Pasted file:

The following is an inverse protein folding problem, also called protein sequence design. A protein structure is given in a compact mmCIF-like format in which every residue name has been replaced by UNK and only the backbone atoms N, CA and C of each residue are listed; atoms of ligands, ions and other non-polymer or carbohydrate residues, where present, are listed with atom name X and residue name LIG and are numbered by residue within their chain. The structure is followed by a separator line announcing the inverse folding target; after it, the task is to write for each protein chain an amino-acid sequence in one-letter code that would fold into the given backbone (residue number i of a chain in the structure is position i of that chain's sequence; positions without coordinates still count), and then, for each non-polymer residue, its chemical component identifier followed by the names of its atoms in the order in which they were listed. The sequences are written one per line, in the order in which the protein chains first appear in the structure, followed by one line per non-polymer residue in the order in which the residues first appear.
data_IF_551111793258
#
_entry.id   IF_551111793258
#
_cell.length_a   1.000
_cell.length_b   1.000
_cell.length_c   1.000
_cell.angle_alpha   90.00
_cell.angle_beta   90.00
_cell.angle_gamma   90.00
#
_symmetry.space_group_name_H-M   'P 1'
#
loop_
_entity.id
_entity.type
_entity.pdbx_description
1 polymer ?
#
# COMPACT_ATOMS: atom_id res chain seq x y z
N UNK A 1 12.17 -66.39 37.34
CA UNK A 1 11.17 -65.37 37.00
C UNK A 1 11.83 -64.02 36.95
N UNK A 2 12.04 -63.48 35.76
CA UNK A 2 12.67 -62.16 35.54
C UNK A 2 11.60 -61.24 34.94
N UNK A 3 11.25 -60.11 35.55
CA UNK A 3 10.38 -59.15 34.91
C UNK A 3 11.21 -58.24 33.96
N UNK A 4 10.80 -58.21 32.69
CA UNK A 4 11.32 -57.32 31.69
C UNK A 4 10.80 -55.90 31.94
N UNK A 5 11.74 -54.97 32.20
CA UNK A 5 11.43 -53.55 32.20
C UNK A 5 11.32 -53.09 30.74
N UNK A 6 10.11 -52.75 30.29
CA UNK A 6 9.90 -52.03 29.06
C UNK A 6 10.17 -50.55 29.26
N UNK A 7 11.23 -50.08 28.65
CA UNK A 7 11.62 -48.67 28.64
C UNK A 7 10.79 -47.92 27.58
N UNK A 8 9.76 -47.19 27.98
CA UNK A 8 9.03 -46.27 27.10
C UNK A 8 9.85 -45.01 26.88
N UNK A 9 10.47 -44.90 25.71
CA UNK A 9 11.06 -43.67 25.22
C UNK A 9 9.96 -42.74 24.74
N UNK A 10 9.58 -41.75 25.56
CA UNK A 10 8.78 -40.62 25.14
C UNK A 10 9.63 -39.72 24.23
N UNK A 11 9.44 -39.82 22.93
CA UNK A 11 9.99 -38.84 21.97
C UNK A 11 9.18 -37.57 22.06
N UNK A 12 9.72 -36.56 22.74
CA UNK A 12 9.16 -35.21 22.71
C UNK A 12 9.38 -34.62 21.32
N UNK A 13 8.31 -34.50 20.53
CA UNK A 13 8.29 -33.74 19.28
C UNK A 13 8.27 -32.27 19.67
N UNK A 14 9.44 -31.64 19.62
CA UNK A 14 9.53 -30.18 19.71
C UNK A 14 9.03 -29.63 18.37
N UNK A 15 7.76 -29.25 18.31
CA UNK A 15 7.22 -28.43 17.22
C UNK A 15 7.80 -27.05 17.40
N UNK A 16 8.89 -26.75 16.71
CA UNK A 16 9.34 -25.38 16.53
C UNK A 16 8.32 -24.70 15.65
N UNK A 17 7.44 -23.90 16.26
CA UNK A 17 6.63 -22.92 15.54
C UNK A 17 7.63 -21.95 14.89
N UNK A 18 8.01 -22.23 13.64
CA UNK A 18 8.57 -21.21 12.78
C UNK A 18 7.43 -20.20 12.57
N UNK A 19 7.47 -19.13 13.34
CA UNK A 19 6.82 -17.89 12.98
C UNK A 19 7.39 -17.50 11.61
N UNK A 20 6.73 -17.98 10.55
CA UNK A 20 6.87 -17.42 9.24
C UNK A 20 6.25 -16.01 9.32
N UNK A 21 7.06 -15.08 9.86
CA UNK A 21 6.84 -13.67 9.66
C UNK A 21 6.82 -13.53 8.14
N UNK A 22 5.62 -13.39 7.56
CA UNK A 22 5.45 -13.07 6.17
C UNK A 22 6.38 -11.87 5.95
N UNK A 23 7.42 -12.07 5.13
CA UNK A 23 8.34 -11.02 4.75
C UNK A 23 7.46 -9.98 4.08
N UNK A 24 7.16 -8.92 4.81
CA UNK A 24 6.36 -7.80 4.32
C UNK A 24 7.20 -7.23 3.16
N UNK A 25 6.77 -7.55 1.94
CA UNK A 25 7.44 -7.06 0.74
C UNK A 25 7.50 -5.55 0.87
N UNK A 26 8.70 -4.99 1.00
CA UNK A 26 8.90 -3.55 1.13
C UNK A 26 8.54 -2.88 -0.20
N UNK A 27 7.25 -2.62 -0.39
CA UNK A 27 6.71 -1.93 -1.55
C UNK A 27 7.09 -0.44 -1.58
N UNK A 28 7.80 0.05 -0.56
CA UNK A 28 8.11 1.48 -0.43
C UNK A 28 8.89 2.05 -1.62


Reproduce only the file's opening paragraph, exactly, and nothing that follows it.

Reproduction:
The following is an inverse protein folding problem, also called protein sequence design. A protein structure is given in a compact mmCIF-like format in which every residue name has been replaced by UNK and only the backbone atoms N, CA and C of each residue are listed; atoms of ligands, ions and other non-polymer or carbohydrate residues, where present, are listed with atom name X and residue name LIG and are numbered by residue within their chain. The structure is followed by a separator line announcing the inverse folding target; after it, the task is to write for each protein chain an amino-acid sequence in one-letter code that would fold into the given backbone (residue number i of a chain in the structure is position i of that chain's sequence; positions without coordinates still count), and then, for each non-polymer residue, its chemical component identifier followed by the names of its atoms in the order in which they were listed. The sequences are written one per line, in the order in which the protein chains first appear in the structure, followed by one line per non-polymer residue in the order in which the residues first appear.